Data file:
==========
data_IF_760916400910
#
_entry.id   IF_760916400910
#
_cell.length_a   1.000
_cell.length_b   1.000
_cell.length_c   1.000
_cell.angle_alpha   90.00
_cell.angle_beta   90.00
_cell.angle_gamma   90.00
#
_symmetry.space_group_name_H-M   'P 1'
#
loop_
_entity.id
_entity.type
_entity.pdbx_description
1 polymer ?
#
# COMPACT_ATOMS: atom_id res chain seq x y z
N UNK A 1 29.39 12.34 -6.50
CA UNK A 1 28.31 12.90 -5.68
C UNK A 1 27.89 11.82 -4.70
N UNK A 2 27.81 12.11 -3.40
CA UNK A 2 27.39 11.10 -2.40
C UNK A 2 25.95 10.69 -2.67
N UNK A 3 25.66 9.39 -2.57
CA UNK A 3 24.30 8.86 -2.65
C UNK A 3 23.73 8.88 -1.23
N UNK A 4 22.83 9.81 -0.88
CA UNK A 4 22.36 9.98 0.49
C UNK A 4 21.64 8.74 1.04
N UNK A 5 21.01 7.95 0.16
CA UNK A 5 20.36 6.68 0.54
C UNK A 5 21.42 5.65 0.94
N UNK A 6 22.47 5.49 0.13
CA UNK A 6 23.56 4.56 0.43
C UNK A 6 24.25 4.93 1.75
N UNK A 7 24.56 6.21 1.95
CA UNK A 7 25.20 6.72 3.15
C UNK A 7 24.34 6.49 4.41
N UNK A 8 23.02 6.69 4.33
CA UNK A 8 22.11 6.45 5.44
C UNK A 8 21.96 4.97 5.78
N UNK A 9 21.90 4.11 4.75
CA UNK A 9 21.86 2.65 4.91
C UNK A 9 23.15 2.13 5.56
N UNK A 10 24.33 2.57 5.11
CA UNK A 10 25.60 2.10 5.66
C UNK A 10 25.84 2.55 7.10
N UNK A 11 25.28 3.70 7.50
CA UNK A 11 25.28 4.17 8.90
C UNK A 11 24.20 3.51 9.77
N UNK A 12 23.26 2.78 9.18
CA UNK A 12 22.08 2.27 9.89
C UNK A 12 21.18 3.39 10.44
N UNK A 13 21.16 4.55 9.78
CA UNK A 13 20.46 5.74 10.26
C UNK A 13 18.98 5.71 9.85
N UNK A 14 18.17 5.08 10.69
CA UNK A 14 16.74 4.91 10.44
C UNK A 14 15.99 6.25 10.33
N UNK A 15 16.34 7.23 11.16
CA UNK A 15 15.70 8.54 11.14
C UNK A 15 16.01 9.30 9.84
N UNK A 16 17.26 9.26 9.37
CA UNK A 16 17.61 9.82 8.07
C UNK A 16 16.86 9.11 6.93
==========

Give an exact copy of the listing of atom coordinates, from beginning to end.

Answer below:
data_IF_760916400910
#
_entry.id   IF_760916400910
#
_cell.length_a   1.000
_cell.length_b   1.000
_cell.length_c   1.000
_cell.angle_alpha   90.00
_cell.angle_beta   90.00
_cell.angle_gamma   90.00
#
_symmetry.space_group_name_H-M   'P 1'
#
loop_
_entity.id
_entity.type
_entity.pdbx_description
1 polymer ?
#
# COMPACT_ATOMS: atom_id res chain seq x y z
N UNK A 1 29.39 12.34 -6.50
CA UNK A 1 28.31 12.90 -5.68
C UNK A 1 27.89 11.82 -4.70
N UNK A 2 27.81 12.11 -3.40
CA UNK A 2 27.39 11.10 -2.40
C UNK A 2 25.95 10.69 -2.67
N UNK A 3 25.66 9.39 -2.57
CA UNK A 3 24.30 8.86 -2.65
C UNK A 3 23.73 8.88 -1.23
N UNK A 4 22.83 9.81 -0.88
CA UNK A 4 22.36 9.98 0.49
C UNK A 4 21.64 8.74 1.04
N UNK A 5 21.01 7.95 0.16
CA UNK A 5 20.36 6.68 0.54
C UNK A 5 21.42 5.65 0.94
N UNK A 6 22.47 5.49 0.13
CA UNK A 6 23.56 4.56 0.43
C UNK A 6 24.25 4.93 1.75
N UNK A 7 24.56 6.21 1.95
CA UNK A 7 25.20 6.72 3.15
C UNK A 7 24.34 6.49 4.41
N UNK A 8 23.02 6.69 4.33
CA UNK A 8 22.11 6.45 5.44
C UNK A 8 21.96 4.97 5.78
N UNK A 9 21.90 4.11 4.75
CA UNK A 9 21.86 2.65 4.91
C UNK A 9 23.15 2.13 5.56
N UNK A 10 24.33 2.57 5.11
CA UNK A 10 25.60 2.10 5.66
C UNK A 10 25.84 2.55 7.10
N UNK A 11 25.28 3.70 7.50
CA UNK A 11 25.28 4.17 8.90
C UNK A 11 24.20 3.51 9.77
N UNK A 12 23.26 2.78 9.18
CA UNK A 12 22.08 2.27 9.89
C UNK A 12 21.18 3.39 10.44
N UNK A 13 21.16 4.55 9.78
CA UNK A 13 20.46 5.74 10.26
C UNK A 13 18.98 5.71 9.85
N UNK A 14 18.17 5.08 10.69
CA UNK A 14 16.74 4.91 10.44
C UNK A 14 15.99 6.25 10.33
N UNK A 15 16.34 7.23 11.16
CA UNK A 15 15.70 8.54 11.14
C UNK A 15 16.01 9.30 9.84
N UNK A 16 17.26 9.26 9.37
CA UNK A 16 17.61 9.82 8.07
C UNK A 16 16.86 9.11 6.93